IBM’s Response to ChatGPT: Watson Orchestrate with Worldwide Sales Leader, Ben Mandelstein

IBM’s Response to ChatGPT: Watson Orchestrate with Worldwide Sales Leader, Ben Mandelstein

Published By : Cydney McCollum July 25, 2023
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Guest: Ben Mandelstein, Watson Orchestrate Worldwide Sales Leader at IBM!

IBM’s Response to ChatGPT: Watson Orchestrate with Worldwide Sales Leader, Ben Mandelstein


In this episode, host Jimmy A. Hewitt had the opportunity to chat with Ben Mandelstein, Watson Orchestrate Worldwide Sales Leader at IBM!

Join us for this week’s episode as we delve into the fascinating world of Watson Orchestrate. Discover the origins of this groundbreaking technology, explore the concept of #DigitalLabor and Generative #AI from a business perspective, and uncover how Watson is revolutionizing IBM’s HR department and so much more. We’ll also explore how Watson can empower companies worldwide to enhance their everyday operations.

Watch Episode 25 now!

Follow along with the episode now!

Guest: Ben Mandelstein, Watson Orchestrate Worldwide Sales Leader at IBM!


7 years at IBM

  1. Started in IBM’s connects acquisition around HR technology. IBM wanted to infuse AI into HR technology.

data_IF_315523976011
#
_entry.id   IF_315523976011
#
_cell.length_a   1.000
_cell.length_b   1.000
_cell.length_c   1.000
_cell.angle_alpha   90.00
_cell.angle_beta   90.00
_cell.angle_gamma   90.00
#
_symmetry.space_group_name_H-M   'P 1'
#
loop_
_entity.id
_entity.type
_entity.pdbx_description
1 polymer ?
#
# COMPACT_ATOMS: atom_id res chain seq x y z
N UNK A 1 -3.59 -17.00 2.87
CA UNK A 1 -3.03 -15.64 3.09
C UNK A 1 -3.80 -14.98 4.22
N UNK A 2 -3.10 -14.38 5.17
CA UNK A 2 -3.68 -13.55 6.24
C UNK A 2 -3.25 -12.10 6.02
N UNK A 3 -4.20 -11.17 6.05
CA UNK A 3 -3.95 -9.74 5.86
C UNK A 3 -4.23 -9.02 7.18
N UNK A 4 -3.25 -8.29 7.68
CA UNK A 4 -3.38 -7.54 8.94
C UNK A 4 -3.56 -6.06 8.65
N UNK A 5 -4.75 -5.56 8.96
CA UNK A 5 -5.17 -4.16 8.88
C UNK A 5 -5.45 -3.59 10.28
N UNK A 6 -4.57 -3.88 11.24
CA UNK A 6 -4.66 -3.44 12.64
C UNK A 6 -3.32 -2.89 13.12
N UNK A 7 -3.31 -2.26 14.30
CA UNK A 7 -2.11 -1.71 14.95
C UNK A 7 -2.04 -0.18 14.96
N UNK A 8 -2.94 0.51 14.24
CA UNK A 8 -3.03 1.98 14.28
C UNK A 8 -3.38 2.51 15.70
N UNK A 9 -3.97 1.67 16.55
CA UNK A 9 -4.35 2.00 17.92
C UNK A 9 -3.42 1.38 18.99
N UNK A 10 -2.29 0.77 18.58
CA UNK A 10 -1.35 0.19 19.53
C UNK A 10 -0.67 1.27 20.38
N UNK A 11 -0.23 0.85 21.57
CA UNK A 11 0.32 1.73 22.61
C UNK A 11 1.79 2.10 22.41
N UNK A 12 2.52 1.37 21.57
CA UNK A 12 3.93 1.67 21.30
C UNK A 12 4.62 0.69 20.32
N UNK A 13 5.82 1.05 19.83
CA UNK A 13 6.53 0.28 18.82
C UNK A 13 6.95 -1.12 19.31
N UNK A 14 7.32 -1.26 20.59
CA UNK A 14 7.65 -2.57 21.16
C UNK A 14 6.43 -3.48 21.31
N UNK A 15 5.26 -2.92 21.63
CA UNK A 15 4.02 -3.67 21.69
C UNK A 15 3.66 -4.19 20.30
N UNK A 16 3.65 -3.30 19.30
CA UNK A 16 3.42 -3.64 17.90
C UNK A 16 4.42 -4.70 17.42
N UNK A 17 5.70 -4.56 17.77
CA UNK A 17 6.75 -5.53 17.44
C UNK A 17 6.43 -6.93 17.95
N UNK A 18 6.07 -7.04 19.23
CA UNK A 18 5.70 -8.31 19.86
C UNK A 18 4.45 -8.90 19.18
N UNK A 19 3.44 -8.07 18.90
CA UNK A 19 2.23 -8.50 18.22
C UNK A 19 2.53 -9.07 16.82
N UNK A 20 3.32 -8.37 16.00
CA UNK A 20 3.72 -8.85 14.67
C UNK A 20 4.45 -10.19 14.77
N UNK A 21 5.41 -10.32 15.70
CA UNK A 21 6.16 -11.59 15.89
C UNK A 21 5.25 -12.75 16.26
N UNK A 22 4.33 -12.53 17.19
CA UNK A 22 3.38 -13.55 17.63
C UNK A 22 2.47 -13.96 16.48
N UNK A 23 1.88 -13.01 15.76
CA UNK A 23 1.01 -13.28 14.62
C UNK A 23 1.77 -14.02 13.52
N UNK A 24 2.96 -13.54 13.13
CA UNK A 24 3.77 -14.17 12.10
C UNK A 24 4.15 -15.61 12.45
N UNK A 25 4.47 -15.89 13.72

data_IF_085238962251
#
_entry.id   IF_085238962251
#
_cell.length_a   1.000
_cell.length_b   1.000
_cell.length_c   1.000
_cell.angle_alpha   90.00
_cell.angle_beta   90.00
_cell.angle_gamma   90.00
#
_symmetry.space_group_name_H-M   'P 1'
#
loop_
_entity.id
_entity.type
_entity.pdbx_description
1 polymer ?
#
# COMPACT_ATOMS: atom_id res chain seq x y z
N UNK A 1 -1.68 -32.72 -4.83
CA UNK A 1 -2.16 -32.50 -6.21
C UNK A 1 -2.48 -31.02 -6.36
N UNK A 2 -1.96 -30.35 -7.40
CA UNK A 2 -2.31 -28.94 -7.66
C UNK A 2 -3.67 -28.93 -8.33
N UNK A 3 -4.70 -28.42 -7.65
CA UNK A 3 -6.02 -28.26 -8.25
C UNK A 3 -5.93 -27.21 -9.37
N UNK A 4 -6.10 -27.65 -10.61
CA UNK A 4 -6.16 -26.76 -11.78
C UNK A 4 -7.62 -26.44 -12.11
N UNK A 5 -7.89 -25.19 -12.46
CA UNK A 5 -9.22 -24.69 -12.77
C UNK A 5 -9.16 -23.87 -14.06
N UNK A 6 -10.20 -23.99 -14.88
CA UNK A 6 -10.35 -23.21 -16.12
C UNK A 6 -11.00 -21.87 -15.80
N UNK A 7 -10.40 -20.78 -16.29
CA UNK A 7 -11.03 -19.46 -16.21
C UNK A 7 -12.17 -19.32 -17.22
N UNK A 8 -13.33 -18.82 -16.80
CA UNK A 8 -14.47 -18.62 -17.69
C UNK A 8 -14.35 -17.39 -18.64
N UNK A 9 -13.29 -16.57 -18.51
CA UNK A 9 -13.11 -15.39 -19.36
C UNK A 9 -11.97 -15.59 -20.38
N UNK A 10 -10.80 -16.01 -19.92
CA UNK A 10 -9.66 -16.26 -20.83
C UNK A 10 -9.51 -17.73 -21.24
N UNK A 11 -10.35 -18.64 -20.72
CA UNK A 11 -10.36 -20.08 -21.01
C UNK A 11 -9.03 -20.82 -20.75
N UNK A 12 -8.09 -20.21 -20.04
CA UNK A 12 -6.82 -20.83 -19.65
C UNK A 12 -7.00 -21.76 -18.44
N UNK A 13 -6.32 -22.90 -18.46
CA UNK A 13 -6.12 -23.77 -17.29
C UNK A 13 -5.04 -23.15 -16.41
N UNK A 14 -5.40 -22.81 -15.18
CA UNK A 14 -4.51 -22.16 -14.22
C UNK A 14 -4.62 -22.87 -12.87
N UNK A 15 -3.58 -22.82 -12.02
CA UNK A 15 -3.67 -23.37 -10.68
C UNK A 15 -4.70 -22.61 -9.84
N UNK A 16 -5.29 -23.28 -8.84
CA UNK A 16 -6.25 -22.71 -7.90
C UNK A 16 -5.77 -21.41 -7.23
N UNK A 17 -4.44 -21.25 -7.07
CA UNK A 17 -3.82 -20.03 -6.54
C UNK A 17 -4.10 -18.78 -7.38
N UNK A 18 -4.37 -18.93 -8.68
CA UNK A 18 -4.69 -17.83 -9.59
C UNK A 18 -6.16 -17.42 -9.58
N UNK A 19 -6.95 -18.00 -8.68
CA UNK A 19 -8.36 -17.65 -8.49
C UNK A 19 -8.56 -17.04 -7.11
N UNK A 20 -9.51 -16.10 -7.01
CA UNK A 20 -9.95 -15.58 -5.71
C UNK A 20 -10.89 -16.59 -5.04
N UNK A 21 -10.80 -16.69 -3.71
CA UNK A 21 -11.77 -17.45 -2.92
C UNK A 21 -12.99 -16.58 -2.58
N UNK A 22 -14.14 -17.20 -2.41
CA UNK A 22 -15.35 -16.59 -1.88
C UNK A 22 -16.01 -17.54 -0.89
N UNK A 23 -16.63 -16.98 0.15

2. 2nd role: Worldwide Program Manager for IBMs Platform Brand

  3. 3rd role: 2 years ago, Mandelstein created the start up for Watson Orchestrate inside IBM, working alongside the product management team and leading go-to-market efforts. 

  4. Is currently the Watson Orchestrate Worldwide Sales Leader 


What does Digital Labor and Generative AI mean from a Business and Technology Perspective?

From a Business Perspective…

Everyone is being asked to be more productive, while everyone still has a lot of tedious manual work, everyone is trying to get the most out of their day. There has been a massive shortage of the skills people have for the types of roles they are put in and this conversation sparked during covid with the great resignation. 

  • The thought was once Covid-19 was over, things would go back to normal and companies would be able to acquire employees with the appropriate talent and skills. Mandelstein said based on research he has been seeing, this is estimated to get worse. 

The opportunity here is to utilize Digital Labor to help workers and companies fulfill the need for productivity. We have seen RPA bots and Chatbots.